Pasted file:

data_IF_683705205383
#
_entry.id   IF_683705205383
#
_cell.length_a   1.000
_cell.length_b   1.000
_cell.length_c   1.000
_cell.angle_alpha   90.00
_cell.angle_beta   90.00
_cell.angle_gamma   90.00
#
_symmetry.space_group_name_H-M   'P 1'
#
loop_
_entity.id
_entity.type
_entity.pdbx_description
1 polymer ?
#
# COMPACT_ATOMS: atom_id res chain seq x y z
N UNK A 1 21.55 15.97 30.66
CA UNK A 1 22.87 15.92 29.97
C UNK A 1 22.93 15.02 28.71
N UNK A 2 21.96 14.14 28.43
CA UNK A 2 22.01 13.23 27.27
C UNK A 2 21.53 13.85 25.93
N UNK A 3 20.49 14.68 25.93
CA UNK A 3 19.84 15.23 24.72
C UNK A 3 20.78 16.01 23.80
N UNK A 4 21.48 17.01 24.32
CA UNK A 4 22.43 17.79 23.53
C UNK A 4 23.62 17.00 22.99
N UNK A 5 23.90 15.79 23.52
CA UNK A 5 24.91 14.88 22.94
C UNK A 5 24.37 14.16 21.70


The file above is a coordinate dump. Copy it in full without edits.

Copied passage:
data_IF_683705205383
#
_entry.id   IF_683705205383
#
_cell.length_a   1.000
_cell.length_b   1.000
_cell.length_c   1.000
_cell.angle_alpha   90.00
_cell.angle_beta   90.00
_cell.angle_gamma   90.00
#
_symmetry.space_group_name_H-M   'P 1'
#
loop_
_entity.id
_entity.type
_entity.pdbx_description
1 polymer ?
#
# COMPACT_ATOMS: atom_id res chain seq x y z
N UNK A 1 21.55 15.97 30.66
CA UNK A 1 22.87 15.92 29.97
C UNK A 1 22.93 15.02 28.71
N UNK A 2 21.96 14.14 28.43
CA UNK A 2 22.01 13.23 27.27
C UNK A 2 21.53 13.85 25.93
N UNK A 3 20.49 14.68 25.93
CA UNK A 3 19.84 15.23 24.72
C UNK A 3 20.78 16.01 23.80
N UNK A 4 21.48 17.01 24.32
CA UNK A 4 22.43 17.79 23.53
C UNK A 4 23.62 17.00 22.99
N UNK A 5 23.90 15.79 23.52
CA UNK A 5 24.91 14.88 22.94
C UNK A 5 24.37 14.16 21.70